I feel heartened by knowing that the people working in many different fields and countries who attend Fritjof Capra’ s class on the Systems View of Life (http://www.capracourse.net/about/), as I did, are just as dedicated in their efforts to make our world liveable as those working with the Frameworks Institute (http://www.frameworksinstitute.org/), and with George Lakoff (1) (https://georgelakoff.com/blog) to re-invent language and improve communication. The Pachamama Alliance (2) (https://www.pachamama.org) training activists who are working towards preserving the beautiful bio-diversity,as well as honoring indigenous rights, in this world are as dedicated as the Arts and Ecology practitioners in Europe (https://www.facebook.com/groups/artsbasedenvironmentaleducation), and the artists at the California African-American Museum of Art (www.caamuseum.org) who are exploring their racial and cultural identity through their creative processes. I am hopeful because even though the individuals in these organizations might not even know about the others, their efforts eventually will come together to create a transition to the new world we so desperately need.

My bias towards the arts as useful tools for all of these endeavors runs through all of these posts. It is my desire and belief that it is now time for the arts to be spread around society where they can do a great deal of good.

Shelagh Wright (Mission Models Money) in her introduction to PROVOCATION  by Tim Kasser Ph.D.**writes:

“Arts as cultural practices are some of the most participative, dynamic and social forms of human behaviour,(sic) are, in our view, integral to this process of transition. The capacity to trigger reflection, generate empathy, create dialogue and foster new ideas and relationships offers a powerful and democratic way of expressing, sharing and shaping values.”

I visited my local African-American Art Museum yesterday to hear Dominique Moody speak. (She and her work have been featured in earlier posts and she is always an inspiration to me (dominiquemoody.com). As I wandered through the exhibits I saw how different artists’ explorations of their racial and cultural identities inspired the museum visitors and encouraged some deep conversations. With a small epiphany, I learned the name for the work – Art as Social Practice- and now have a name for my own work of 35 or more years to change aging with the help of the arts.

My latest work is with a local university on a couple of arts and culture projects. Our team hopes to contribute to the new story of aging and also to strengthen cultures and increase respect for the many cultures in our area, which even though they enrich our society, it is a time when they are under attack in some places.

One of our projects uses storytelling and visual art to connect young people with their grandparents’ generation. The stories are a way of passing on a legacy of experience that is often dismissed as irrelevant in this highly technologized age where we tend to judge others and ourselves by familiarity with the “latest tools”. The truth is that human behavior lies behind all the technological tools now available and influencing young people in particular.

When I was a very small child of 3 or 4 my grandfather introduced me to gardening. We planted seeds together and he described all the wonderful things that were going to happen. The next day he was amused to find me digging up the seeds to see if they had grown yet. I don’t remember what he said exactly but it has remained with me as a truth “It takes time for good things to grow.”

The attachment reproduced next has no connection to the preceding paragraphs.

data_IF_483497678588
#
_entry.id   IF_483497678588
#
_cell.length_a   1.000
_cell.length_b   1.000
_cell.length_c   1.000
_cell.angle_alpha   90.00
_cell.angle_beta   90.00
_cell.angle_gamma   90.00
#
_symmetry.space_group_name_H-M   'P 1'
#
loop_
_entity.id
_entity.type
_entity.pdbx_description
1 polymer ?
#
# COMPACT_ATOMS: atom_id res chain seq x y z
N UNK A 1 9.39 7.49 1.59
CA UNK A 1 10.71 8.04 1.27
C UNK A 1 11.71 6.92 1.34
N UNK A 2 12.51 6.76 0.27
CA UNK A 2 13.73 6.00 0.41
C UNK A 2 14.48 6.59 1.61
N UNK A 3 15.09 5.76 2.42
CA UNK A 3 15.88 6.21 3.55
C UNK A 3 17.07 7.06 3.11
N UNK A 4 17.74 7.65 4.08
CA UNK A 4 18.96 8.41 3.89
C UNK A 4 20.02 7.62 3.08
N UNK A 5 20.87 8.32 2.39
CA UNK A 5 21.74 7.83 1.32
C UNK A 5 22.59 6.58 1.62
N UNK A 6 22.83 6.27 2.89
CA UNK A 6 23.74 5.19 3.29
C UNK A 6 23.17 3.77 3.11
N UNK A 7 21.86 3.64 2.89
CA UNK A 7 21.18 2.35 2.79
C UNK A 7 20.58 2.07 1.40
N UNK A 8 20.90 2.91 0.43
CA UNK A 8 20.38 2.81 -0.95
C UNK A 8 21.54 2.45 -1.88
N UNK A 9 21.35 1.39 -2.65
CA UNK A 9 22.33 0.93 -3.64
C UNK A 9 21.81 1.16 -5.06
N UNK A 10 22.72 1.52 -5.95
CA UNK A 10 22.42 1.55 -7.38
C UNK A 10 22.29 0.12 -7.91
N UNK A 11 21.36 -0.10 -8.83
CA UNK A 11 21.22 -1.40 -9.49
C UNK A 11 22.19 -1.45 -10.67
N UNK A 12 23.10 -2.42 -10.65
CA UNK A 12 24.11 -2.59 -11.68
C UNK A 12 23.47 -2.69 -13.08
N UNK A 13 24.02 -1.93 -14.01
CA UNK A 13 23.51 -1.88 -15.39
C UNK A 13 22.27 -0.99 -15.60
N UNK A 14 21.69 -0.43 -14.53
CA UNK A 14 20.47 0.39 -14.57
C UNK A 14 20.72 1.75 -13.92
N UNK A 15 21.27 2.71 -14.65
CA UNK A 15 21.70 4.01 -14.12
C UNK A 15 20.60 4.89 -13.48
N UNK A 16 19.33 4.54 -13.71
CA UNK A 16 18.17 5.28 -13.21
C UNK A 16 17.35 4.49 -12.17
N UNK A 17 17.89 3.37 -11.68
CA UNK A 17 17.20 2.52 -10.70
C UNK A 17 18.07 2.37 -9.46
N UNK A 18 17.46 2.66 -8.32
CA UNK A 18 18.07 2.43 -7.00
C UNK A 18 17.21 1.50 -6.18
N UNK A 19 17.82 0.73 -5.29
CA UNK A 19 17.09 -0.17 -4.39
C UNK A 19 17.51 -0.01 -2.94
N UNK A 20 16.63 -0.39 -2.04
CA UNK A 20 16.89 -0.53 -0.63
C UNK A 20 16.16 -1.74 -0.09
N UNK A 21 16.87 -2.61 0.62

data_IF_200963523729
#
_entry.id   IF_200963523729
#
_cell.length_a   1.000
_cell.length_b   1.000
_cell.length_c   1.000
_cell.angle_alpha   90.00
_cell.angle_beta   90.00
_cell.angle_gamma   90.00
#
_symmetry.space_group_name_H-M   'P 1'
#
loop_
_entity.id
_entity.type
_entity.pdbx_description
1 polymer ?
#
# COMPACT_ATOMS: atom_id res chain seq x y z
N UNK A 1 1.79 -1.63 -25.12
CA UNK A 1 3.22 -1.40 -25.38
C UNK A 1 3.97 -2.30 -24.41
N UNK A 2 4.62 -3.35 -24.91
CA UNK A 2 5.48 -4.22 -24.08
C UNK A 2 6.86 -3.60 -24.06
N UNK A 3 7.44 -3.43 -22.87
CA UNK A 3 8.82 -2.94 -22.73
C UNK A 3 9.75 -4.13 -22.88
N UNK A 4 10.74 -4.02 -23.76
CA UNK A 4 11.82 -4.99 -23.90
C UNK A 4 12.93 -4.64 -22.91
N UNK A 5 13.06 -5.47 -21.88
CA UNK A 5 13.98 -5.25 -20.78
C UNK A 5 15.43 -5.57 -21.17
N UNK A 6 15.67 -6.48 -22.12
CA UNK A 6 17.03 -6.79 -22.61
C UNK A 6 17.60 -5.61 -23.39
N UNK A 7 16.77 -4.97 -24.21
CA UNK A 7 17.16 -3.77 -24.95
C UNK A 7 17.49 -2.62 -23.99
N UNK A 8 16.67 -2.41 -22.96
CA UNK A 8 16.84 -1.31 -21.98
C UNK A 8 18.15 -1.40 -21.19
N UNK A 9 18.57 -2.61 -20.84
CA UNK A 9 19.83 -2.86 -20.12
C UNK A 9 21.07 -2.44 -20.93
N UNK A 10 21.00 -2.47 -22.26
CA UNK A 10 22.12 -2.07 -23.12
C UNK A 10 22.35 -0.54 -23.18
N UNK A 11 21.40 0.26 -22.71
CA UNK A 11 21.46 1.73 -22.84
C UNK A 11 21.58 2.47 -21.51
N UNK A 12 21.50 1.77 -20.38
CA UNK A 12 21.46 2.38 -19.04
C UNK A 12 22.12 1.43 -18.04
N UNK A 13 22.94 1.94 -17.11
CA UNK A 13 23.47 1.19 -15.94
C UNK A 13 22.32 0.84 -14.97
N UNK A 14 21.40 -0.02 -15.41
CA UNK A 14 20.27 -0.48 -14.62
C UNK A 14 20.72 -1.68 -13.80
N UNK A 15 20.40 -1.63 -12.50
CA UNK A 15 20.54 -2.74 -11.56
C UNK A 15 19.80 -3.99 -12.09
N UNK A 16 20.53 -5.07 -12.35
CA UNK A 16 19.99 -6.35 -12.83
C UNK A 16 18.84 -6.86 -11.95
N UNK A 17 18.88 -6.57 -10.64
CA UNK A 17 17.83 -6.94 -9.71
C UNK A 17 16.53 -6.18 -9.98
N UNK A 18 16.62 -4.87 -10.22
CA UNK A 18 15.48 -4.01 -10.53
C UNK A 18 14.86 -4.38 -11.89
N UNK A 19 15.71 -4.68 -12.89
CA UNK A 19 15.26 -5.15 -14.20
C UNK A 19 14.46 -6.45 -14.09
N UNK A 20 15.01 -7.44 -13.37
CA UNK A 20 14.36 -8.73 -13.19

It may have been my first step in valuing process as much as end result. I am sure it acted as a magnet for other similar experiences. But I don’t remember any of those – I remember my grandfather, pipe in mouth, smelling of wood shavings from his workshop, kneeling and looking with me at the place where the seeds would mysteriously grow in their own time.



In the same way, the stories we are now gathering from older adults are about human behavior, life and what they have found useful for living.

The young students illustrate the stories and, by using various non-verbal ways of learning, gain a different kind of understanding. In making the pictures and developing a relationship with the stories, the students will also take ownership in their own way.


The second project uses the tools of storytelling to explore and illustrate cultural values. The stories come from a group of older people of different cultural backgrounds. They may perform their stories or in pictures show values that have strengthened their cultural identities. Their stories will be videoed, the pictures displayed and shown to the public. Through the processes of reflecting either verbally, or visually, we will give them the opportunity and encouragement to appreciate the importance of their legacy of experience. To be approached by a team from a well-known university to tell these stories because they are important to younger people, we hope will increase their pride in their own heritage and perhaps also see the values that they hold in common with people of other cultures.

Reflecting on these projects I am aware that I too am acting out of my family and cultural values and at the same time bringing a sense of purpose to my own life.

**Tim Kasser, Ph.D. Professor & Chair of Psychology, Knox College, Illinois, USA (http://faculty.knox.edu/tkasser/) writes about the potential of engagement in arts & culture to encourage values that support well-being, social justice, and ecological sustainability.

photos by m.Kellen-Taylor